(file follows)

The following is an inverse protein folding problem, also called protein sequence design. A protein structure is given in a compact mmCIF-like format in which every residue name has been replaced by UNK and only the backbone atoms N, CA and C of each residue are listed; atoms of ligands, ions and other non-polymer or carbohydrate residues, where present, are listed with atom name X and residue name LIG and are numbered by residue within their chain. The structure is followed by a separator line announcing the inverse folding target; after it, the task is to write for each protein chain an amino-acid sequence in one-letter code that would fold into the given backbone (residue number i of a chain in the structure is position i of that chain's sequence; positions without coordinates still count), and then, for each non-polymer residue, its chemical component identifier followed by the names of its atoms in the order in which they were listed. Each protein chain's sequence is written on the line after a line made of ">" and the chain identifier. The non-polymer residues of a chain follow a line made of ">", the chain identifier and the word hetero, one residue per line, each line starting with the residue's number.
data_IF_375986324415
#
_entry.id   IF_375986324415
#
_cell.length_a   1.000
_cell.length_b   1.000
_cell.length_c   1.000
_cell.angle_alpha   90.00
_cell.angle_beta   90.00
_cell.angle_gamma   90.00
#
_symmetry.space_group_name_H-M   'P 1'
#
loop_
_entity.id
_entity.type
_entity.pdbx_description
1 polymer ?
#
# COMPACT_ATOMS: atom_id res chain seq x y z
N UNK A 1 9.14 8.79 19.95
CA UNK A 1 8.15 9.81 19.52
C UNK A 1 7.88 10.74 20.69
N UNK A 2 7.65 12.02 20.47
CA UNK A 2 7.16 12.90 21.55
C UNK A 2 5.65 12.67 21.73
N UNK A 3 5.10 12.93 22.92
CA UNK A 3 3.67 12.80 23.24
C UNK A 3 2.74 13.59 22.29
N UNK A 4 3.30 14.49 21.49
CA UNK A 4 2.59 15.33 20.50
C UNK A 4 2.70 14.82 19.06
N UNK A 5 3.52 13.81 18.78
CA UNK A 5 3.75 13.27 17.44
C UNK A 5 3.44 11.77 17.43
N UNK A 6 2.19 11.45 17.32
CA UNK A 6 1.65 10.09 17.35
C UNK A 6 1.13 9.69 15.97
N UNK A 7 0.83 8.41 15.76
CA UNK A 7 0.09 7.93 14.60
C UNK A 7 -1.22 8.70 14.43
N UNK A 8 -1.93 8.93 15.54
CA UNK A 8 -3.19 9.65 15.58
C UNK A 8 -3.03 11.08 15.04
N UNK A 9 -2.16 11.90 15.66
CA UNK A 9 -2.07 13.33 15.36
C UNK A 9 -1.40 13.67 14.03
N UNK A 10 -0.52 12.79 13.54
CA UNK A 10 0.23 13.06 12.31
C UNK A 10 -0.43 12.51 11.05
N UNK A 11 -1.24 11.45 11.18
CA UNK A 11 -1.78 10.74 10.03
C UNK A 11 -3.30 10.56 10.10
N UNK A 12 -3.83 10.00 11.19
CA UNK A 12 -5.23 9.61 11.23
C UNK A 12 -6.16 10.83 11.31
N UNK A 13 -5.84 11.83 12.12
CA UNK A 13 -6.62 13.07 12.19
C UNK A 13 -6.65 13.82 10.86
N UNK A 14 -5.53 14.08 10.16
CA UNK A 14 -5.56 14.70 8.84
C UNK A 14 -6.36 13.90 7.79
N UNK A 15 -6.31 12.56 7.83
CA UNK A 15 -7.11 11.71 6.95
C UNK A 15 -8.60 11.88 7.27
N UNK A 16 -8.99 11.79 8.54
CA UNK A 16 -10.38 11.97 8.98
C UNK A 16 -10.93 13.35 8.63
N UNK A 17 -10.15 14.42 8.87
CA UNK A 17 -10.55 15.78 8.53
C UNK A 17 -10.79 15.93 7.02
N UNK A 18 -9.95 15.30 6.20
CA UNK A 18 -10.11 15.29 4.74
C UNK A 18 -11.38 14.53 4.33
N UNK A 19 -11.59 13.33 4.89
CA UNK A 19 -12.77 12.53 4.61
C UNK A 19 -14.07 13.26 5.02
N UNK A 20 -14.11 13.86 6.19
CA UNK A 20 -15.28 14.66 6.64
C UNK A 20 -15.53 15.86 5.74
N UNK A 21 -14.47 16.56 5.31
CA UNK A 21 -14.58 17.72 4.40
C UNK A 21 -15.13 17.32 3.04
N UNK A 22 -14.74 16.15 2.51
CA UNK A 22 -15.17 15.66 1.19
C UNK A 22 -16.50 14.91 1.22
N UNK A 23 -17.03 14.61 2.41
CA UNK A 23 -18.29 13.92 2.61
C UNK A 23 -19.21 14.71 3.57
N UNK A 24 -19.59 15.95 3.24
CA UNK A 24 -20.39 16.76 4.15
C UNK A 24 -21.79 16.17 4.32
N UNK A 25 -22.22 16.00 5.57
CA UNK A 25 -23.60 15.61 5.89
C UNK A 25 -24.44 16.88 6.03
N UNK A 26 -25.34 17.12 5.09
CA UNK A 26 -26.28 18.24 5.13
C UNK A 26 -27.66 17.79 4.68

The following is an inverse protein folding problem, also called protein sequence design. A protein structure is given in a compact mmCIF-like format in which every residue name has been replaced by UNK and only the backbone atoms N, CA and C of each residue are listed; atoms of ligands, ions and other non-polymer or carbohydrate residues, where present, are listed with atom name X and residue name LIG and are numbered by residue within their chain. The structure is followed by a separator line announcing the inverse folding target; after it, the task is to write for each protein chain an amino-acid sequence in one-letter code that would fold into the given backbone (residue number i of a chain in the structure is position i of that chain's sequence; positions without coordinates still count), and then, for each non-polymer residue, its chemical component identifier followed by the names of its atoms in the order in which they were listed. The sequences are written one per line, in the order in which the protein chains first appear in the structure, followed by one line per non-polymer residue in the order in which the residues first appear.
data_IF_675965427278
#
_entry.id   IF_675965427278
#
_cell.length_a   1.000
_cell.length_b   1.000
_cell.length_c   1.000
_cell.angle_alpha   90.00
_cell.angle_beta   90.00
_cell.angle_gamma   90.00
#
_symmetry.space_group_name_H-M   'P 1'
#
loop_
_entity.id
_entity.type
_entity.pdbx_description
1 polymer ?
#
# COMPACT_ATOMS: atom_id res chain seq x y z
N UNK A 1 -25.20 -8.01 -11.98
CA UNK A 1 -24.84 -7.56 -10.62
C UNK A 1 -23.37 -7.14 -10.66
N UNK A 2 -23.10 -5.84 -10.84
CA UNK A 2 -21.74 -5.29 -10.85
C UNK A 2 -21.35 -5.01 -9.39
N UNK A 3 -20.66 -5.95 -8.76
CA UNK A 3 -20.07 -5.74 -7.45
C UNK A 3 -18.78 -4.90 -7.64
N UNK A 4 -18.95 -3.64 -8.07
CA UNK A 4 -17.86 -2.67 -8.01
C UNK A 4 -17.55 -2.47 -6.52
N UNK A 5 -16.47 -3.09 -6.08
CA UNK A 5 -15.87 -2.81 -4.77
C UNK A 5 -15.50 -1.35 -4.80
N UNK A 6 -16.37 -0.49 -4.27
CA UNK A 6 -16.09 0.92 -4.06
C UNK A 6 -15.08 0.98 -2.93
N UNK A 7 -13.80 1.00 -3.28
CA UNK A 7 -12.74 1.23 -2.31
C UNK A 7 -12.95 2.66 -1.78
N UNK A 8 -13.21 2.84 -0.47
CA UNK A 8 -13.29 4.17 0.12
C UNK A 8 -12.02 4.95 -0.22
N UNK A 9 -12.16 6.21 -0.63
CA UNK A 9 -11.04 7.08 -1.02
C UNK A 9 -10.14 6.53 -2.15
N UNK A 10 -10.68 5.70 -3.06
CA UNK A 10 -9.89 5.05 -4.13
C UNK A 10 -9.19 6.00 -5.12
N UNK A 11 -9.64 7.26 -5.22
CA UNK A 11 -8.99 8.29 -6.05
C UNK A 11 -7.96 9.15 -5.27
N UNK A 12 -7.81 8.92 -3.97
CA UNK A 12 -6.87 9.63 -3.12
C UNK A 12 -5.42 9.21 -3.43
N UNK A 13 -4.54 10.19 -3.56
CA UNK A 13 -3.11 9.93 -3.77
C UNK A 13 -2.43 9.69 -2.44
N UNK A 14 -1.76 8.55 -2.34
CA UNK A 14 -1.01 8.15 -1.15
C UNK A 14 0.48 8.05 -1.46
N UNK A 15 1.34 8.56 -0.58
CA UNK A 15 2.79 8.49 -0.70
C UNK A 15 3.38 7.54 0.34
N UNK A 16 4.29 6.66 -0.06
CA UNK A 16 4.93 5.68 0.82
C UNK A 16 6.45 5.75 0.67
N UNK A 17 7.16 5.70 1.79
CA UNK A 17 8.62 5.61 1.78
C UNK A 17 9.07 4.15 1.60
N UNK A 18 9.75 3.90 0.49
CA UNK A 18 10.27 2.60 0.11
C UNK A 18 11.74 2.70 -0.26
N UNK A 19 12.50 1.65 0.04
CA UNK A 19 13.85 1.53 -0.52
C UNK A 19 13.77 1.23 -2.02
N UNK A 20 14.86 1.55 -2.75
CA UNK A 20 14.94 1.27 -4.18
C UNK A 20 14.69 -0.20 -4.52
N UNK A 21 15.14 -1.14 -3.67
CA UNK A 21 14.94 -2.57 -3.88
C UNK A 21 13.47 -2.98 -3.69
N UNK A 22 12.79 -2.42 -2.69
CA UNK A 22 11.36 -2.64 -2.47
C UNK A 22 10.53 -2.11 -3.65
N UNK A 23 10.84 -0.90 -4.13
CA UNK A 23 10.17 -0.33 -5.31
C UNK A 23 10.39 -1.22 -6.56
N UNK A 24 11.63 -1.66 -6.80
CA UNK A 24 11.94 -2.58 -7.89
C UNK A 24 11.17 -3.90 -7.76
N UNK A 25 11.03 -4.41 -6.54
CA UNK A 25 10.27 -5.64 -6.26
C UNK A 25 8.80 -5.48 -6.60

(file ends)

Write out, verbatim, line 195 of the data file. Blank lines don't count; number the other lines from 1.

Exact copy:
C UNK A 25 8.80 -5.48 -6.60